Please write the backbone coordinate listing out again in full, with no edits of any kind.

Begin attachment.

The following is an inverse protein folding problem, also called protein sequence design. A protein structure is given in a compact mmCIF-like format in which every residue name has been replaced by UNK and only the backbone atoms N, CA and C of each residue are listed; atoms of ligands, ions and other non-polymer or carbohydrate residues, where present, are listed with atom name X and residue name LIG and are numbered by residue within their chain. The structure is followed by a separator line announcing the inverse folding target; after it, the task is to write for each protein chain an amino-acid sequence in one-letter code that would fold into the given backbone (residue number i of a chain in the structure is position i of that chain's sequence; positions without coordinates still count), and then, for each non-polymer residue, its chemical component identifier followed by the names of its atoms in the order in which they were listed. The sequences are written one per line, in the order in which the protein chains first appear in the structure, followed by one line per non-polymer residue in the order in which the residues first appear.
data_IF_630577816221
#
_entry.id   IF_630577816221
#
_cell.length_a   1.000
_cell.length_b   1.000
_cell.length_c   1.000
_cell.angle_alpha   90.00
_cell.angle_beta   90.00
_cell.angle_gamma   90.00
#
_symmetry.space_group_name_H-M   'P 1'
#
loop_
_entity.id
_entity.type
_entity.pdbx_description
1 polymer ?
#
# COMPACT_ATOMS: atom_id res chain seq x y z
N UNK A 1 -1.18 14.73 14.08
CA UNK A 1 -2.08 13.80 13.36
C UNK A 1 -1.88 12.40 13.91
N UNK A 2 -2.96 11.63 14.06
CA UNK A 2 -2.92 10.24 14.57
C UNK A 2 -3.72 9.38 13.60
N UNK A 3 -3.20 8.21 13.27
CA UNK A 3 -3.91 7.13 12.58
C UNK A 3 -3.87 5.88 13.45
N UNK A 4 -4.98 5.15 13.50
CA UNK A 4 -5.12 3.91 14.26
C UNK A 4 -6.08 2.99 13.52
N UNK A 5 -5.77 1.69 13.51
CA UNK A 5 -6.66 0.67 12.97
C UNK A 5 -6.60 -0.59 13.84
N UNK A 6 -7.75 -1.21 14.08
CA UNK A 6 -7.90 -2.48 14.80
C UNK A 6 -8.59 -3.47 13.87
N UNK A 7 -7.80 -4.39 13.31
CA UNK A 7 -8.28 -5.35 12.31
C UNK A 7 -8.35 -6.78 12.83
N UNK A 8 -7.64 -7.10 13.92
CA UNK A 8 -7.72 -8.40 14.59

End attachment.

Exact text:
The following is an inverse protein folding problem, also called protein sequence design. A protein structure is given in a compact mmCIF-like format in which every residue name has been replaced by UNK and only the backbone atoms N, CA and C of each residue are listed; atoms of ligands, ions and other non-polymer or carbohydrate residues, where present, are listed with atom name X and residue name LIG and are numbered by residue within their chain. The structure is followed by a separator line announcing the inverse folding target; after it, the task is to write for each protein chain an amino-acid sequence in one-letter code that would fold into the given backbone (residue number i of a chain in the structure is position i of that chain's sequence; positions without coordinates still count), and then, for each non-polymer residue, its chemical component identifier followed by the names of its atoms in the order in which they were listed. The sequences are written one per line, in the order in which the protein chains first appear in the structure, followed by one line per non-polymer residue in the order in which the residues first appear.
data_IF_630577816221
#
_entry.id   IF_630577816221
#
_cell.length_a   1.000
_cell.length_b   1.000
_cell.length_c   1.000
_cell.angle_alpha   90.00
_cell.angle_beta   90.00
_cell.angle_gamma   90.00
#
_symmetry.space_group_name_H-M   'P 1'
#
loop_
_entity.id
_entity.type
_entity.pdbx_description
1 polymer ?
#
# COMPACT_ATOMS: atom_id res chain seq x y z
N UNK A 1 -1.18 14.73 14.08
CA UNK A 1 -2.08 13.80 13.36
C UNK A 1 -1.88 12.40 13.91
N UNK A 2 -2.96 11.63 14.06
CA UNK A 2 -2.92 10.24 14.57
C UNK A 2 -3.72 9.38 13.60
N UNK A 3 -3.20 8.21 13.27
CA UNK A 3 -3.91 7.13 12.58
C UNK A 3 -3.87 5.88 13.45
N UNK A 4 -4.98 5.15 13.50
CA UNK A 4 -5.12 3.91 14.26
C UNK A 4 -6.08 2.99 13.52
N UNK A 5 -5.77 1.69 13.51
CA UNK A 5 -6.66 0.67 12.97
C UNK A 5 -6.60 -0.59 13.84
N UNK A 6 -7.75 -1.21 14.08
CA UNK A 6 -7.90 -2.48 14.80
C UNK A 6 -8.59 -3.47 13.87
N UNK A 7 -7.80 -4.39 13.31
CA UNK A 7 -8.28 -5.35 12.31
C UNK A 7 -8.35 -6.78 12.83
N UNK A 8 -7.64 -7.10 13.92
CA UNK A 8 -7.72 -8.40 14.59